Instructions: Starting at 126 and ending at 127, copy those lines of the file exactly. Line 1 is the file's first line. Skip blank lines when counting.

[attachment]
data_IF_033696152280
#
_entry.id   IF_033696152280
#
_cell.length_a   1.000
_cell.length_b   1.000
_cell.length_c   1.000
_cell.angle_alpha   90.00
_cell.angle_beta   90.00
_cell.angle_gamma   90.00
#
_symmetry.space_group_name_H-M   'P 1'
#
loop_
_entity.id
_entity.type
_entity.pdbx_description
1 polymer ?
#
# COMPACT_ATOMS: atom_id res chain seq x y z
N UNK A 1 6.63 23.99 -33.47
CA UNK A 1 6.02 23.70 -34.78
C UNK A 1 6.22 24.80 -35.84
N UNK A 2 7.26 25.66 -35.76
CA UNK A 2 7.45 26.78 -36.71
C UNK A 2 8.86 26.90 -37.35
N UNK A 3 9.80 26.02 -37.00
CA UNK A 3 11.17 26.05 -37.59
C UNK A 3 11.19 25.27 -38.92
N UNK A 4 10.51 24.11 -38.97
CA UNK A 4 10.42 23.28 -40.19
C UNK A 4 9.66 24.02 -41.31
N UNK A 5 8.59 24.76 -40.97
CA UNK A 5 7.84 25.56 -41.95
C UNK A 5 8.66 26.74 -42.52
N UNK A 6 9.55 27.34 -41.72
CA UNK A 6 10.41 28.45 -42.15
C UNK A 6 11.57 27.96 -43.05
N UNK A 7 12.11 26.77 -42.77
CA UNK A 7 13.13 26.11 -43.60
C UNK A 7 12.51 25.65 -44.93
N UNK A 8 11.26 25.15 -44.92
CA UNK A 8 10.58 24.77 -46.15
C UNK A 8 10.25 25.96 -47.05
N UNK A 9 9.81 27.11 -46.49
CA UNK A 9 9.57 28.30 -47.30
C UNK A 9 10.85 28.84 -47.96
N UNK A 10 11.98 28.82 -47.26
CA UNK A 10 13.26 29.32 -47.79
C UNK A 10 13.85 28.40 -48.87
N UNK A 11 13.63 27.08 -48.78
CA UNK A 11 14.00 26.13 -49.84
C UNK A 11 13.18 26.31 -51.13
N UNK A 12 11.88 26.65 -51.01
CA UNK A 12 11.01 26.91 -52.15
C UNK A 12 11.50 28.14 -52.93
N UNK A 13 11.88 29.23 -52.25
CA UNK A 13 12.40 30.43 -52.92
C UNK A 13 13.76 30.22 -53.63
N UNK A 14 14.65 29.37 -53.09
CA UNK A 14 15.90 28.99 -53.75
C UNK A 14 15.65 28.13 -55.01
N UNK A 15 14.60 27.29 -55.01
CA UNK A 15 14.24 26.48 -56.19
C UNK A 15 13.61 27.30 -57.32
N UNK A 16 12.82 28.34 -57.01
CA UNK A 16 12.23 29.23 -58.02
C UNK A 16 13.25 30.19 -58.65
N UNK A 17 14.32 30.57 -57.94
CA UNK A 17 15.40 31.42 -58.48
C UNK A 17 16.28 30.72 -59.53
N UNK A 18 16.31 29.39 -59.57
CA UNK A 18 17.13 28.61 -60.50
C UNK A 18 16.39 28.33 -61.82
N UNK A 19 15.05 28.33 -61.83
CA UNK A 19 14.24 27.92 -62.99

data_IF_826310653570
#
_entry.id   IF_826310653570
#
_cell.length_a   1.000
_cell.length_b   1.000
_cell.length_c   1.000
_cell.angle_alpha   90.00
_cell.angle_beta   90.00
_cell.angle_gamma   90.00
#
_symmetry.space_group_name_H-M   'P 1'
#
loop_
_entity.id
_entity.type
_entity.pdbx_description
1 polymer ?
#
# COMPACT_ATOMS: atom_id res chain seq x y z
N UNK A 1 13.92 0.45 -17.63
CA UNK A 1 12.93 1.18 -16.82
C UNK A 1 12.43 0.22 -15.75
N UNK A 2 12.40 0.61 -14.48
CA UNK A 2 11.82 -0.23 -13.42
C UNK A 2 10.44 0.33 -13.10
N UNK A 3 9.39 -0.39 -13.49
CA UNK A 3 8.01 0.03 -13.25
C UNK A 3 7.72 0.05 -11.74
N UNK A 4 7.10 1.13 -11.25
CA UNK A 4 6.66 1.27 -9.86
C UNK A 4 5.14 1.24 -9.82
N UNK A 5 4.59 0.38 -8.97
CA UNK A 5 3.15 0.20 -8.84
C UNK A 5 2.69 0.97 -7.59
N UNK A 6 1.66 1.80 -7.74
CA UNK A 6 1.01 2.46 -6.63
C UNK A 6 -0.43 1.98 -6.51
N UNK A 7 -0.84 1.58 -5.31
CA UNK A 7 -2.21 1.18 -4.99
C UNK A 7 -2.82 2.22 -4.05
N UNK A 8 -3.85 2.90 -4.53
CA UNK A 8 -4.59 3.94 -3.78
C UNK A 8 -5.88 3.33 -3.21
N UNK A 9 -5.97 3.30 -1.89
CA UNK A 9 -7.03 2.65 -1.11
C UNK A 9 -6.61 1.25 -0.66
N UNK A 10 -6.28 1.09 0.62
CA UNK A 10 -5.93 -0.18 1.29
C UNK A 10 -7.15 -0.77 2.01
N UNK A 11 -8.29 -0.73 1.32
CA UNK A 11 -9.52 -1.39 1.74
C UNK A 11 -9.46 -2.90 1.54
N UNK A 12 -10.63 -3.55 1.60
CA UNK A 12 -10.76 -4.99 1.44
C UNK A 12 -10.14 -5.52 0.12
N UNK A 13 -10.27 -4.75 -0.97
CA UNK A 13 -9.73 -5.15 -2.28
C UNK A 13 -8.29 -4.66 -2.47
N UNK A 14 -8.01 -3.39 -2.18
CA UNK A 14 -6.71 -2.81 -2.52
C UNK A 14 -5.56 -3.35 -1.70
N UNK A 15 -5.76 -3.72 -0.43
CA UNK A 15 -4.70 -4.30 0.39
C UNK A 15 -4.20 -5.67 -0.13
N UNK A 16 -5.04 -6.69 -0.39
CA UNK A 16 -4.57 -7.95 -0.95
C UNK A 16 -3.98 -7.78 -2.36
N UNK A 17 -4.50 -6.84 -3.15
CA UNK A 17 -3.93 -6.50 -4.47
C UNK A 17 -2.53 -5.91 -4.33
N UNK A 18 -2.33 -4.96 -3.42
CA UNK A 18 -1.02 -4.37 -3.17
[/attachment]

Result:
C UNK A 10 -7.15 -0.77 2.01
N UNK A 11 -8.29 -0.73 1.32